Recently, we learned of a case of a NF2 patient who also is mentally handicapped. Is there a relationship between the conditions?

No. NF2 if anything appears to be associated with improved intellect. However there is a rare type of NF2 (less than 1% of all NF2) caused by a chromosome abnormality called ring 22. This condition does cause mental handicap usually with seizures.


In many countries targeted therapies, such as bevacizumab, are not considered to be an option for controlling the growth of our tumours. Do you think this option should now be available to all NF2 patients?

In the UK it is only available for rapidly growing schwannomas. It can probably only be used for 3-5 years so it is best to use it when most needed such as to save hearing in a last hearing ear with a growing tumour.


What type of tumours respond to bevacizumab?

70-80% of schwannomas. Possibly some ependymomas. Probably not of use in meningiomas


We’ve heard of a patient who was treated with bevacizumab and temsirolimus. The patient’s tumour shrunk by 15%. Do you think this combination could be a solution?

This could have been the effect of bevacizumab alone. The trials of M-Tor inhibitors have not been that exciting although they may slow growth.


What can you tell us about the effects of everolimus in NF2 patients?

It may be cytostatic–slow growth but overall most researchers feel it is not a good solution.


What do you think about the NF2 multidisciplinary center that works in Barcelona?

The Barcelona group to my mind are very good.


We are aware that the team in Barcelona have identified a possible gene therapy for a rare NF2 mutation. How close are researchers in identifying similar therapies for other NF2 mutations?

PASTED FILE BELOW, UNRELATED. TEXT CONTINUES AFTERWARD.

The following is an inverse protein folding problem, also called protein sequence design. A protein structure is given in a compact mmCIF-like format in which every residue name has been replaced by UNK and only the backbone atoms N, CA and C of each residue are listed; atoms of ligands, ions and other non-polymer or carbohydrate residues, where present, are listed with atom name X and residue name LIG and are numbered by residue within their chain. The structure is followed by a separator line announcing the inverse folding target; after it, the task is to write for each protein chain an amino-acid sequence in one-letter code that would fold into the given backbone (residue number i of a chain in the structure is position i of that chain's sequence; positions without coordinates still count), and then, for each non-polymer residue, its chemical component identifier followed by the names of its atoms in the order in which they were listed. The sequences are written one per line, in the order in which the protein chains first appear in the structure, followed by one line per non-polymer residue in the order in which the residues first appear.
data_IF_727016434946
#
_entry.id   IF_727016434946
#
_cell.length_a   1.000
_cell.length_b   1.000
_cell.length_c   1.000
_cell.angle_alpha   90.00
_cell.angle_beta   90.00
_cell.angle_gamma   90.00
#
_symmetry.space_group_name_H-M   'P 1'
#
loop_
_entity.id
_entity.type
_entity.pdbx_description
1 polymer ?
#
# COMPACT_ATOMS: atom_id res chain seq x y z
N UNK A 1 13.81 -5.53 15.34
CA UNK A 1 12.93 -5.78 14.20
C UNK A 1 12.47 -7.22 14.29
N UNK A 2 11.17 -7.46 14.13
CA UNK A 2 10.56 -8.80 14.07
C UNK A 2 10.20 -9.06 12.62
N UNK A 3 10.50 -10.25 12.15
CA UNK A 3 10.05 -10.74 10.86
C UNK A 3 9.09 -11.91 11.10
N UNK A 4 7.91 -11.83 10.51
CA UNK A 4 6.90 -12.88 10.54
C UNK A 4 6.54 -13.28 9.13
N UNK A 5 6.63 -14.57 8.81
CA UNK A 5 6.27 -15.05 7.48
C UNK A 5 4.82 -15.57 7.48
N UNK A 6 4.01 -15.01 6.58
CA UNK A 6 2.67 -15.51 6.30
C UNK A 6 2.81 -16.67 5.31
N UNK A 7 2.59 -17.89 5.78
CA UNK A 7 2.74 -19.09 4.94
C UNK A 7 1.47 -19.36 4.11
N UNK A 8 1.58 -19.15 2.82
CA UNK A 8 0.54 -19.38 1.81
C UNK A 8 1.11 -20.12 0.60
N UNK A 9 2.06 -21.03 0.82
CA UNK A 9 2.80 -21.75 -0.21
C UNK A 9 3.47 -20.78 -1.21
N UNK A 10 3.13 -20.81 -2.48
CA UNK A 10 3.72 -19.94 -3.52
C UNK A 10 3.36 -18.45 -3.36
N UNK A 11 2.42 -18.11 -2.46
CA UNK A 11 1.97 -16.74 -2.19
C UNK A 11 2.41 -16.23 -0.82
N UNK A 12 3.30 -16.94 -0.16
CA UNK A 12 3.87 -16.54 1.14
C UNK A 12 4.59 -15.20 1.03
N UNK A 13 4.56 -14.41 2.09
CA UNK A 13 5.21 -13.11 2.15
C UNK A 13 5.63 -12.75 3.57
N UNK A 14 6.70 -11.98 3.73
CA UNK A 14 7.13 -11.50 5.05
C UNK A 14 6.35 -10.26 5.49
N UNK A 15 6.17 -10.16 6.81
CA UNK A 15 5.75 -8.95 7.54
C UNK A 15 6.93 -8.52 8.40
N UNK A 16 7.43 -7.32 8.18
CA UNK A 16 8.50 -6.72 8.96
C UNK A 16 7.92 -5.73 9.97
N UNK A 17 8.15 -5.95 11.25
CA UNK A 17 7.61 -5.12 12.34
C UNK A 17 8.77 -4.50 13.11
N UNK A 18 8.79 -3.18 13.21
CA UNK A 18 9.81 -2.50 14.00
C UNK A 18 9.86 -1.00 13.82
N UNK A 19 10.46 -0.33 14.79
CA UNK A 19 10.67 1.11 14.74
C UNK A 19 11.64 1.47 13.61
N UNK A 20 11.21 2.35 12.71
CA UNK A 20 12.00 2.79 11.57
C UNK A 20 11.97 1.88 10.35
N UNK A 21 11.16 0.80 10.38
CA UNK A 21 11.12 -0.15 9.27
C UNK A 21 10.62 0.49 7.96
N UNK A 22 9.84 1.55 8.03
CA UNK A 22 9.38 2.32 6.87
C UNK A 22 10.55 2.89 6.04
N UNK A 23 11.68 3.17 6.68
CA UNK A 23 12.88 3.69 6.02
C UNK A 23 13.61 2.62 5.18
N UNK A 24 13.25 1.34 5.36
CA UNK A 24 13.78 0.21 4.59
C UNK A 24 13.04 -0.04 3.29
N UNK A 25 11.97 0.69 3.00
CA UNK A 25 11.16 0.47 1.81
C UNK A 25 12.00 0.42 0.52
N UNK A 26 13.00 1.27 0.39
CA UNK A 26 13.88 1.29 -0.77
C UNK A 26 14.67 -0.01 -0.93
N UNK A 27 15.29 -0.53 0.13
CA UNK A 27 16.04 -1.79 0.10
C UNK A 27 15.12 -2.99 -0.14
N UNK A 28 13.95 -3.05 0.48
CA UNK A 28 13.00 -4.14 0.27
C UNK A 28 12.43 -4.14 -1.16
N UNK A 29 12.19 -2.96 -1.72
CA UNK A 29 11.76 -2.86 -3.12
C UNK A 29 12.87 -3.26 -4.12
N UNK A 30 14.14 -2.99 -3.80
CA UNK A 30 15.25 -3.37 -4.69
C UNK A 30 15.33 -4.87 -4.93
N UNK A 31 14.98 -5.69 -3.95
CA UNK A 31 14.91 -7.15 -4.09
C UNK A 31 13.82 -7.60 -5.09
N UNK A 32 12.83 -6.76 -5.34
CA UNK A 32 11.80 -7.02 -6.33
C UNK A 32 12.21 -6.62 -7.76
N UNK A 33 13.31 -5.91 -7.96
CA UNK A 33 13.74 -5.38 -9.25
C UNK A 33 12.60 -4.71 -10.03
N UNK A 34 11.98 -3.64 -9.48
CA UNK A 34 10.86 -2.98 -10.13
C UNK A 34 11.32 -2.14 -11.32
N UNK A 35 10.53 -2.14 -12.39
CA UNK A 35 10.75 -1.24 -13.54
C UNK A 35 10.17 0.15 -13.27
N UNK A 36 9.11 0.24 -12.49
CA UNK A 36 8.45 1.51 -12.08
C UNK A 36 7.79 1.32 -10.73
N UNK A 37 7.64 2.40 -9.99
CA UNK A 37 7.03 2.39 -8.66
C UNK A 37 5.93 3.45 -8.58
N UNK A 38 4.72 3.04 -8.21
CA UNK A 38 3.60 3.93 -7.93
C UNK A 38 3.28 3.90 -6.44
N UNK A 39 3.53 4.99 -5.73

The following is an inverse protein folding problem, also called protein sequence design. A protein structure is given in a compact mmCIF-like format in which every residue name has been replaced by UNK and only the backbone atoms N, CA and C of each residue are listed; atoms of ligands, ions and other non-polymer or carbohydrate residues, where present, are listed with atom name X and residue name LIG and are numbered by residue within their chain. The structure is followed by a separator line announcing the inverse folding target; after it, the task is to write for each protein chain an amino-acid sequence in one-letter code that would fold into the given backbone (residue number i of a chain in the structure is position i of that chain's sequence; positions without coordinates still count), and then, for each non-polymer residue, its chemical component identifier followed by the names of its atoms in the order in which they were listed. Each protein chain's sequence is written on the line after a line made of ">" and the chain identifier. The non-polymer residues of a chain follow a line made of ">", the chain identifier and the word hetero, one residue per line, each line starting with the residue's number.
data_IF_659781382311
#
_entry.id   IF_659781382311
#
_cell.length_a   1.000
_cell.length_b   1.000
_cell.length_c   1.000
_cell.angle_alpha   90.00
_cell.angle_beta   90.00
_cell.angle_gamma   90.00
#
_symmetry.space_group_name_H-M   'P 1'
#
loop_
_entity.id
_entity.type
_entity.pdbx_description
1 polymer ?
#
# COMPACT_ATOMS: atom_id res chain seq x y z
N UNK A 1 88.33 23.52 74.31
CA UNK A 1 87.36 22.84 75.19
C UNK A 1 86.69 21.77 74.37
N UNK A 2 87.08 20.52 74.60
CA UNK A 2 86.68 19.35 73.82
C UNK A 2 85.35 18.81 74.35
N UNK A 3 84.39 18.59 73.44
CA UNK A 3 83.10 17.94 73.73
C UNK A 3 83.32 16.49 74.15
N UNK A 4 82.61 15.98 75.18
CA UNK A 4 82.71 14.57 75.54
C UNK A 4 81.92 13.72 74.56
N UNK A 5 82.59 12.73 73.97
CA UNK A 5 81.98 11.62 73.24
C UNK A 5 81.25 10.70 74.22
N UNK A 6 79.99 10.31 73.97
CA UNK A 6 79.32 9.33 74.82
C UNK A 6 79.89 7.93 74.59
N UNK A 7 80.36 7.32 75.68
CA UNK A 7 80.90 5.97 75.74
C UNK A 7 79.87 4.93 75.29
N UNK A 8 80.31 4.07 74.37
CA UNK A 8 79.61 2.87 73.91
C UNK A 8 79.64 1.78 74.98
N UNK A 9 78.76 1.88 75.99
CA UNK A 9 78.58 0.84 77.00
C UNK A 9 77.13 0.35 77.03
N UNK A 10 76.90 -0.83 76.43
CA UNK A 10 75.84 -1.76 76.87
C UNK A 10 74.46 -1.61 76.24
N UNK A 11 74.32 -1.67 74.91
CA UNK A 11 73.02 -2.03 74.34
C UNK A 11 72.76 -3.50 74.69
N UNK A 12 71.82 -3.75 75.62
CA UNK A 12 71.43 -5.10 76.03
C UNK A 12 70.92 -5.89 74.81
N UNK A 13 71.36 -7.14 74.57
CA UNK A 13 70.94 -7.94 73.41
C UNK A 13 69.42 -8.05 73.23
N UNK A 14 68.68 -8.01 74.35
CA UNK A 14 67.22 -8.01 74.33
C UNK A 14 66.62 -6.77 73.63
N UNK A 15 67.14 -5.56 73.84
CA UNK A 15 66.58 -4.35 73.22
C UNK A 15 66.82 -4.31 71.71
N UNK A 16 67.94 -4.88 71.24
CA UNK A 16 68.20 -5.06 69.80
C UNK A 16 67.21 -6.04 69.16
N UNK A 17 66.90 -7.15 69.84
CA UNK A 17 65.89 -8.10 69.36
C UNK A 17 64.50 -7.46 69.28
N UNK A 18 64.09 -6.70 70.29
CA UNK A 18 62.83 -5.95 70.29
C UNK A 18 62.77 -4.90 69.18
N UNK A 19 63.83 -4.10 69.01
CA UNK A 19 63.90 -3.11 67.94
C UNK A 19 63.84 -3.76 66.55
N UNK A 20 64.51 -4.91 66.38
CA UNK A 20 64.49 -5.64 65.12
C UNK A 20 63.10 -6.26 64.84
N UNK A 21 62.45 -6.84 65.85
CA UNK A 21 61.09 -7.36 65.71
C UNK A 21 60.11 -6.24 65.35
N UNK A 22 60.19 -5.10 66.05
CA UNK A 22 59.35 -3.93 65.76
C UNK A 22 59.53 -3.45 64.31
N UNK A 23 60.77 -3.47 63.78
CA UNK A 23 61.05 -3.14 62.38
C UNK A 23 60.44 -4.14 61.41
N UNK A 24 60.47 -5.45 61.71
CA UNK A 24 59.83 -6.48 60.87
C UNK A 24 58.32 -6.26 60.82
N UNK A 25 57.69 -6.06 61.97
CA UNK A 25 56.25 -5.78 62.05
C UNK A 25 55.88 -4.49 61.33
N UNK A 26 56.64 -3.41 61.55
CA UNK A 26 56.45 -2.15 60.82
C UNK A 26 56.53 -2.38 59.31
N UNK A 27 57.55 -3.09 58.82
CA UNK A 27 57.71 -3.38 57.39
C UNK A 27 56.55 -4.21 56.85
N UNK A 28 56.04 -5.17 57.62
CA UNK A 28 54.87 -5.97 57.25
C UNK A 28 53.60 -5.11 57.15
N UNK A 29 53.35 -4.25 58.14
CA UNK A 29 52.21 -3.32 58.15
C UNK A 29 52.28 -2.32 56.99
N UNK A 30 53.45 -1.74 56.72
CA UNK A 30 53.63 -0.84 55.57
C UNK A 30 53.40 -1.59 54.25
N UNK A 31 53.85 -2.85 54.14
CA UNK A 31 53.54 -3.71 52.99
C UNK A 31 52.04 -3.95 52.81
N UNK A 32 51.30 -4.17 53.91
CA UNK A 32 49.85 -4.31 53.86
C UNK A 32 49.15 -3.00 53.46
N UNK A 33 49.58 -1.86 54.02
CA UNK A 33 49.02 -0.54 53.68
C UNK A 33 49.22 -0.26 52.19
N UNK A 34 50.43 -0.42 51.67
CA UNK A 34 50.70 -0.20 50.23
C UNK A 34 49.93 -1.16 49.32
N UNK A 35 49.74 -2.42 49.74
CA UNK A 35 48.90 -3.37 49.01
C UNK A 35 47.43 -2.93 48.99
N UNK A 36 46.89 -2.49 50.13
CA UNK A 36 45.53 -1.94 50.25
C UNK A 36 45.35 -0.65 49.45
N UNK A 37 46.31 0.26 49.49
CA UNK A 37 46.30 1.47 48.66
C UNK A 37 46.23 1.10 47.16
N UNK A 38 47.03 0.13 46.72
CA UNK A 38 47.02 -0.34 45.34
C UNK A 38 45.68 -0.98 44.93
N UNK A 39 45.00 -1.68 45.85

We are working on this in Manchester. Looking at a similar family and assessing whether skipping exons could still produce a functional NF2 protein.


Do you think that the formalization of a research consortium among countries in Europe that conduct research on the NF2 is possible? Do you think this could be an important contribution in finding a treatment for NF2?

Yes, this is important. There are already strong ties in Europe and through Children´s Tumor Foundation (CTF) in the USA. The new European association is hoping to take this forward. This was reformed at the recent 2014 Barcelona NF Europe meeting and involves a number of prominent NF researchers throughout Europe.


Do you consider it is necessary to change the name of NF2?

If we were naming it now for the first time, yes, it should be different. Schwanno-meningiomatosis is the obvious generic name but is too complicated for patients. I think it is best to leave it as to try and change now would take many years to get it universally accepted.


Do you consider it’s necessary to create an international registry for NF2 besides the registry of the CTF?

It would be a good idea but it costs money and is only as good as the data entered.


Do you believe that technology can help in reducing costs?

To some extent but it still depends on the quality of the data sent in.


Do you consider the quality of the data depends on the questions being asked?

Yes, to some extent. Ambiguity is a major issue.


Can you tell us about the job of The Neuro Foundation?

The main current role of Neuro is to provide individual and family support to people with NF through specialist advisors throughout the UK. It also acts as an advocate for NF and information supplier. Research is still an aim but with current resources Neuro has not been able to fund research recently.


How do you think patient groups can help in finding a treatment for NF2?

Join trials, keep an open mind, fundraise for research, be an advocate.


Interview: Florencia Sarratea


Special thanks to: Carolina Delsoglio and Gillian McCaughey